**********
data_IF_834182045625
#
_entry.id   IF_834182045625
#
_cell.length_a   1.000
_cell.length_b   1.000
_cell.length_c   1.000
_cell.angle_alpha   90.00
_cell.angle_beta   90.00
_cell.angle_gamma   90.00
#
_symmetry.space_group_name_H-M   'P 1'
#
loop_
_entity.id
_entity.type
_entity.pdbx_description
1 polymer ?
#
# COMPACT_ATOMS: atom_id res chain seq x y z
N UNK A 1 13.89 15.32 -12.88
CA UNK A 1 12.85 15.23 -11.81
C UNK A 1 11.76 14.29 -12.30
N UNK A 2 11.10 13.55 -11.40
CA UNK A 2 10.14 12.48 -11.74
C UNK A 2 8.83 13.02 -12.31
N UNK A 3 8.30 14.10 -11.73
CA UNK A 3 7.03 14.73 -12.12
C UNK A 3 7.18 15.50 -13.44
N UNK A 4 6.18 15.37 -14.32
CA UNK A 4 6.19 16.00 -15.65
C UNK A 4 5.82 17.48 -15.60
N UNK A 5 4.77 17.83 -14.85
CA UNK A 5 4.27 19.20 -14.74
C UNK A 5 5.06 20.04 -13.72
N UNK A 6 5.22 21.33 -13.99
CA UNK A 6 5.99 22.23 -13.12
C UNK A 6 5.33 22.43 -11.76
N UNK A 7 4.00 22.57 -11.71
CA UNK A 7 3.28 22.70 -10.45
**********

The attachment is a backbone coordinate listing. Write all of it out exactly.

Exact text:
data_IF_834182045625
#
_entry.id   IF_834182045625
#
_cell.length_a   1.000
_cell.length_b   1.000
_cell.length_c   1.000
_cell.angle_alpha   90.00
_cell.angle_beta   90.00
_cell.angle_gamma   90.00
#
_symmetry.space_group_name_H-M   'P 1'
#
loop_
_entity.id
_entity.type
_entity.pdbx_description
1 polymer ?
#
# COMPACT_ATOMS: atom_id res chain seq x y z
N UNK A 1 13.89 15.32 -12.88
CA UNK A 1 12.85 15.23 -11.81
C UNK A 1 11.76 14.29 -12.30
N UNK A 2 11.10 13.55 -11.40
CA UNK A 2 10.14 12.48 -11.74
C UNK A 2 8.83 13.02 -12.31
N UNK A 3 8.30 14.10 -11.73
CA UNK A 3 7.03 14.73 -12.12
C UNK A 3 7.18 15.50 -13.44
N UNK A 4 6.18 15.37 -14.32
CA UNK A 4 6.19 16.00 -15.65
C UNK A 4 5.82 17.48 -15.60
N UNK A 5 4.77 17.83 -14.85
CA UNK A 5 4.27 19.20 -14.74
C UNK A 5 5.06 20.04 -13.72
N UNK A 6 5.22 21.33 -13.99
CA UNK A 6 5.99 22.23 -13.12
C UNK A 6 5.33 22.43 -11.76
N UNK A 7 4.00 22.57 -11.71
CA UNK A 7 3.28 22.70 -10.45